And now I’m just pissed off

We recently headed to the park as a family, and as Jason and Braeden ran around on the playground, I chatted with another mum.

This was already a big deal for me, as I usually tend to keep to myself. Jason is always on me to put myself out there and make friends, but in addition to being a bit socially awkward, I’m just not great at making small talk.

We both had three kids, and talked about how it’s almost impossible to give each kid the attention they deserve, and she asked me about the girls. She asked about their weights when they were born, and not being able to come up with a number off the top of my head, I told her they were two pounds each when they were born at 29 weeks.

“Oh! 29 weeks! I wish I had been pregnant for 29 weeks instead of 40!”

What. did. you. just. say.

Never, ever say that again. Never tell a preemie parent that you wish you didn’t go full term, that is like driving a knife deeply into their heart, and slowly twisting it in further.

How we preemie mamas wish we had gone full-term; waddled through the end of our pregnancy, setting up nurseries while rubbing our bellies, having people tell us how we look like we’re about to pop, feeling our baby or babies moving, wriggling, still very much a part of us.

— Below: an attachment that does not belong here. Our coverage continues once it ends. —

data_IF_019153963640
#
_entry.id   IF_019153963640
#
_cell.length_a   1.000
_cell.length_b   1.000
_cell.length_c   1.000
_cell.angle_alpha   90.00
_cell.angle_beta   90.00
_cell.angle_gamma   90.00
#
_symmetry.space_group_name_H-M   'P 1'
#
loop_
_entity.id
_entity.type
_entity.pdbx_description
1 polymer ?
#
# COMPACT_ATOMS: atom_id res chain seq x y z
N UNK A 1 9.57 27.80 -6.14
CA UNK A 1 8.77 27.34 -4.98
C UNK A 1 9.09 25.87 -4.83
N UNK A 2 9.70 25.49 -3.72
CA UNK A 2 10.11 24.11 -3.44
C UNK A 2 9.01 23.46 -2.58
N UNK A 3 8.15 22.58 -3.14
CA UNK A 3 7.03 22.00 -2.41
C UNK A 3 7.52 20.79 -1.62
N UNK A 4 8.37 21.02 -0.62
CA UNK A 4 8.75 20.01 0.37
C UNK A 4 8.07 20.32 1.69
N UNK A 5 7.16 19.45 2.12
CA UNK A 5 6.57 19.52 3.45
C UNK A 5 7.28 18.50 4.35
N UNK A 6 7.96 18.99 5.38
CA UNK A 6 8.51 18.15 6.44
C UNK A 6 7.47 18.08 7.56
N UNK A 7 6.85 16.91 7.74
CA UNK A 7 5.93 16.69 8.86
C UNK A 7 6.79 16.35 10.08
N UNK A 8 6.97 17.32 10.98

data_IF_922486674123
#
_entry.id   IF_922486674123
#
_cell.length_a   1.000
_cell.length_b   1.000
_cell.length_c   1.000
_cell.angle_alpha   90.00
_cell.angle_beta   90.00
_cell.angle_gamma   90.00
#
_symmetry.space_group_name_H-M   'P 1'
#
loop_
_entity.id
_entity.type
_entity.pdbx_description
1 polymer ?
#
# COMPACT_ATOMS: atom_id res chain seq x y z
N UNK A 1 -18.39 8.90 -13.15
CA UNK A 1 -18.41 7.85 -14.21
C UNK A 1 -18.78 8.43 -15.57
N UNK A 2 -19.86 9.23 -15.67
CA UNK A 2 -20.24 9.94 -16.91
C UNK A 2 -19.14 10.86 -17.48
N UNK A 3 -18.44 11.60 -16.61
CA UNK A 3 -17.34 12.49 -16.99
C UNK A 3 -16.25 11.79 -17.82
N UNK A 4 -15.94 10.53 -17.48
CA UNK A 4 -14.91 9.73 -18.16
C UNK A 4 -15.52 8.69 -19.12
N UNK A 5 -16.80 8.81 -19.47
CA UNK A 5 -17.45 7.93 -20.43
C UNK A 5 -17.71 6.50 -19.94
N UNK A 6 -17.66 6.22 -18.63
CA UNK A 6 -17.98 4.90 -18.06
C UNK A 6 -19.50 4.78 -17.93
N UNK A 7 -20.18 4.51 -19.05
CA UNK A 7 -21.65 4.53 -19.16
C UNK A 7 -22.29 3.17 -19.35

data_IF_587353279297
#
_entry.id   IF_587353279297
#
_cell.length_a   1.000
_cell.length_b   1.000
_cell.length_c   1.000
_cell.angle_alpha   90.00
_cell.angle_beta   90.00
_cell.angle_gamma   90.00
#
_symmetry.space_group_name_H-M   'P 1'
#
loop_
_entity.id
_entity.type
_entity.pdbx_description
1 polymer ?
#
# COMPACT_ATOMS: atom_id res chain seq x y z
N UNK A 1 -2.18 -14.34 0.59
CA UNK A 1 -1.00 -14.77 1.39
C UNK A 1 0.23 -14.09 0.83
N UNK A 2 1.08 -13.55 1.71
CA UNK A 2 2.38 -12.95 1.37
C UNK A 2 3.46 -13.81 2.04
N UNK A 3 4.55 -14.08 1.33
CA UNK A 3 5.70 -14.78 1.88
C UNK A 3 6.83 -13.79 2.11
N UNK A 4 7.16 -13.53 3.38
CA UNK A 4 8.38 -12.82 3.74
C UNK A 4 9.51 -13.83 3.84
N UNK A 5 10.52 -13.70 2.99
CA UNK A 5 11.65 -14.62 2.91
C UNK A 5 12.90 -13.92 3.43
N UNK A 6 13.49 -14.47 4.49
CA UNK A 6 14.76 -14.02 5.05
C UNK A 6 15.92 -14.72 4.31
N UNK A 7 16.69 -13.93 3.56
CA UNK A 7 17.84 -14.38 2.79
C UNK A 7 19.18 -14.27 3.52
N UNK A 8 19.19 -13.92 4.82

Yes, the last bit of pregnancy seems long – lack of sleep, a giant belly that makes it hard to get out of bed, heartburn, and discomfort – but, believe me, none of that compares to seeing your baby in the NICU, watching a tiny baby, so tiny it seems impossible, struggling to breathe, to eat, sometimes even struggling to cry. Your tired body does not come close to our tired souls, tired hearts.

So, rub your belly and cherish every single day you have with them and never, ever say that again.

One thought on “And now I’m just pissed off

  1. There is really not a lot of awareness about the risks and complications of premature birth. I know I could be a better ambassador for preemie families by sharing our experience and educating others, but with it all being so fresh, right now I just try to avoid those conversations when meeting someone new. I’m hoping time will heal some of the wounds so I can calmly respond when someone says, “you’re so lucky, you didn’t get huge!” Because, of course, I did get huge. NICU Cookie Addiction. (There’s even less awareness about that. 🙂

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